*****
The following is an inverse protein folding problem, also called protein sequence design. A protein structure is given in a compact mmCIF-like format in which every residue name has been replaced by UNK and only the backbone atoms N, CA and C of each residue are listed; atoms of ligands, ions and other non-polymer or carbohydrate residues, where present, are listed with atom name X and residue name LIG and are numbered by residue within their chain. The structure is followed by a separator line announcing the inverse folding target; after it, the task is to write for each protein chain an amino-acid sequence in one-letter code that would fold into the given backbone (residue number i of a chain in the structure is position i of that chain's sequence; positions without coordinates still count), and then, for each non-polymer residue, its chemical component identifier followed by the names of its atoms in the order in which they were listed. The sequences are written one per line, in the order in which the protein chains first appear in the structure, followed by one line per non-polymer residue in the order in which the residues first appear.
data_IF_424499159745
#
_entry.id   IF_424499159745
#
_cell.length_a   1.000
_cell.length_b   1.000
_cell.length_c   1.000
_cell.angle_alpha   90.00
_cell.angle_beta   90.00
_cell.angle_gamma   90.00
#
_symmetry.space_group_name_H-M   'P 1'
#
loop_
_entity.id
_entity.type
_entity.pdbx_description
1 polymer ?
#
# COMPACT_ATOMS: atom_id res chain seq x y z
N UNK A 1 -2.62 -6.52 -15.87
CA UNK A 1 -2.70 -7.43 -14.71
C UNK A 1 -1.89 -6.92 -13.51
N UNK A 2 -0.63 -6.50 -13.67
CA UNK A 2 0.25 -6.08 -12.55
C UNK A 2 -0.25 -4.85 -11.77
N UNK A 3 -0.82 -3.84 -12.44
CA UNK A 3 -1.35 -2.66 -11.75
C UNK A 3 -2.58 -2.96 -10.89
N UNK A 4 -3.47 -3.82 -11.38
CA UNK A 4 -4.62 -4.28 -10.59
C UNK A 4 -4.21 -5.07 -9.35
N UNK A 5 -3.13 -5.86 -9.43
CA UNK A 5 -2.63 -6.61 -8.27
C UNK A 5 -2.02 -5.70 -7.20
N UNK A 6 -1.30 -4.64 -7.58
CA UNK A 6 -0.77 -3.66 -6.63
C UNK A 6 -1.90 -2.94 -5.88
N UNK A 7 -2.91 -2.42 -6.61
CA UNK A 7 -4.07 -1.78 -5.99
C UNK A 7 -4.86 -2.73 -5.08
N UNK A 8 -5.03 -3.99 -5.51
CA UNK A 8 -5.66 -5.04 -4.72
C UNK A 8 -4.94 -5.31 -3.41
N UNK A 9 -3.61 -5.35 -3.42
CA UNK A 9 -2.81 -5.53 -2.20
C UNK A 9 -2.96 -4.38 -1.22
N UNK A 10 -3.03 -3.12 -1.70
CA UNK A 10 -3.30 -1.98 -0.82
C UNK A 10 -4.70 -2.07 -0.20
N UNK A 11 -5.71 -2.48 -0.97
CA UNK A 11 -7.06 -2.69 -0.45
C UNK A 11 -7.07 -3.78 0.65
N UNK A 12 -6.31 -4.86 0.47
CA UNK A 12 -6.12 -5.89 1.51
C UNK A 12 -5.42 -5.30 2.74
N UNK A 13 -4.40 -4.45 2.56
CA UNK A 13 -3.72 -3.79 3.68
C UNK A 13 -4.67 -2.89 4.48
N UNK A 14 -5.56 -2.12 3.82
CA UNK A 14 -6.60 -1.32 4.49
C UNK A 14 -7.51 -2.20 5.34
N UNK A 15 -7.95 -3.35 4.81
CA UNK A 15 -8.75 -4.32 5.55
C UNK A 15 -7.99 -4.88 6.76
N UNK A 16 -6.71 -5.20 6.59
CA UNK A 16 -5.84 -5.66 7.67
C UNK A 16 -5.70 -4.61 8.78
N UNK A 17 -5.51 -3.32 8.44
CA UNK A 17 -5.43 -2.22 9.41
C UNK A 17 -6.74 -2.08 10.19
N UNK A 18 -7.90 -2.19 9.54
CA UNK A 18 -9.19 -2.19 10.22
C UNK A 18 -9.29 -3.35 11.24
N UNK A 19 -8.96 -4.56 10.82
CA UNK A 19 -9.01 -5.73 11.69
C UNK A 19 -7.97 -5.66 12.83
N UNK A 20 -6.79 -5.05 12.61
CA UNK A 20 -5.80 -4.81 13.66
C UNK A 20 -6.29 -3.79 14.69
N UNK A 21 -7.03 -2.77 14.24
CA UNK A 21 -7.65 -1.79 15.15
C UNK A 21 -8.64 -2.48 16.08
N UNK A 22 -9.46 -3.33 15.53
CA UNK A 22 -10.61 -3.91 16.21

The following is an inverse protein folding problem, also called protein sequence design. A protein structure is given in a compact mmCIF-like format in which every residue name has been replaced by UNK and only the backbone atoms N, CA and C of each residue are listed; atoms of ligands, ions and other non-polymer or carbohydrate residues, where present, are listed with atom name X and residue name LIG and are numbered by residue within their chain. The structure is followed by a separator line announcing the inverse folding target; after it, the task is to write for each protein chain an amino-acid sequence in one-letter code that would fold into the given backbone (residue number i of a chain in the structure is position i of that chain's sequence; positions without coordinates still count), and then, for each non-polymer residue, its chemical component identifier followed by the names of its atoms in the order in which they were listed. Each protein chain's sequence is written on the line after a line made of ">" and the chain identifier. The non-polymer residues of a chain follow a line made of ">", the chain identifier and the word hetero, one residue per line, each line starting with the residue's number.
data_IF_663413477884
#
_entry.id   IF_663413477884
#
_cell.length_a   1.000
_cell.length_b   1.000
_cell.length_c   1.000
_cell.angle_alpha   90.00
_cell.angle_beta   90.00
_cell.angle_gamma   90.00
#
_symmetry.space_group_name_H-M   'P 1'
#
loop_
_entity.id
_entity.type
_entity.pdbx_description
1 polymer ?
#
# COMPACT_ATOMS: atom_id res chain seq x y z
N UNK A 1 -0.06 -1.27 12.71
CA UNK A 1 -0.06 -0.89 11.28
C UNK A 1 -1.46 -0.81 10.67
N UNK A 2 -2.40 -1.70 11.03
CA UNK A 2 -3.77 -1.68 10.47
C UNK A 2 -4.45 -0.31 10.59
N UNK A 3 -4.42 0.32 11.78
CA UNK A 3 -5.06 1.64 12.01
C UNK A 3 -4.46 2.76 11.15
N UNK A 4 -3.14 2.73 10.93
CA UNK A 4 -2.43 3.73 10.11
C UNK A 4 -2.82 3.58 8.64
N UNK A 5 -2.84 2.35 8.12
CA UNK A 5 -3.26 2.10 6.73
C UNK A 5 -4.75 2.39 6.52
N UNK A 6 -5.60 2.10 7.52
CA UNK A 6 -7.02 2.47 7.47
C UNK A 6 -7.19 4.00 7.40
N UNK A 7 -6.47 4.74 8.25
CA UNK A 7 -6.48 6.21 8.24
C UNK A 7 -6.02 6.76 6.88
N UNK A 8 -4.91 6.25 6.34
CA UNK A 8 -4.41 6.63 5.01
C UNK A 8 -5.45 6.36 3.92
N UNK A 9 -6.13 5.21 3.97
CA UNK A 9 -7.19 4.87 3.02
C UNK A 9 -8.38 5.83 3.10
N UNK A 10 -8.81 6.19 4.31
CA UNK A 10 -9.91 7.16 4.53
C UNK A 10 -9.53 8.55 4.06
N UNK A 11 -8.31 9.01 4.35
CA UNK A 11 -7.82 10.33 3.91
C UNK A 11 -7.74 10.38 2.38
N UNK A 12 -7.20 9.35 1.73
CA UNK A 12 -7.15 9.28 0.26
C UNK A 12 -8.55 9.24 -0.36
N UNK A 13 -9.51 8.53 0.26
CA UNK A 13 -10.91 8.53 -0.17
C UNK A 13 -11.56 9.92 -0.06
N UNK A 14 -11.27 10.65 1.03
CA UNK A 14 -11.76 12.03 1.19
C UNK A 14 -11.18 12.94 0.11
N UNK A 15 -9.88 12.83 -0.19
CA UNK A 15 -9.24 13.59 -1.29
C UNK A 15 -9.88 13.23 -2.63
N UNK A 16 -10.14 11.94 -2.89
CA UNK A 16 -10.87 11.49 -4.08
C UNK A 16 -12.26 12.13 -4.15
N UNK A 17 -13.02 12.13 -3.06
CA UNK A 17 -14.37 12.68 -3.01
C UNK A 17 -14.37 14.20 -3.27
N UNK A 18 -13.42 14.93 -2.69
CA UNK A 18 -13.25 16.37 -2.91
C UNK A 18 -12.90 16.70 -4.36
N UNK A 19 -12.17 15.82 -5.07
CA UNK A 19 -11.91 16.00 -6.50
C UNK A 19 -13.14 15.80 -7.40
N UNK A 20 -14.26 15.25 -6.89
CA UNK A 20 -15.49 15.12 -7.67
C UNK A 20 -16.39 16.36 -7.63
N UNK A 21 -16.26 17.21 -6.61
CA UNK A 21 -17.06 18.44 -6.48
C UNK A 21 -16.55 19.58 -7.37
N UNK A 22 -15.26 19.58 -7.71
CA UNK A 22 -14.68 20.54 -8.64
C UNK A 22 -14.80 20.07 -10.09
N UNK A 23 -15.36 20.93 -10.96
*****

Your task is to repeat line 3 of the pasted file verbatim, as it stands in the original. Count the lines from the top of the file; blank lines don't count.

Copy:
#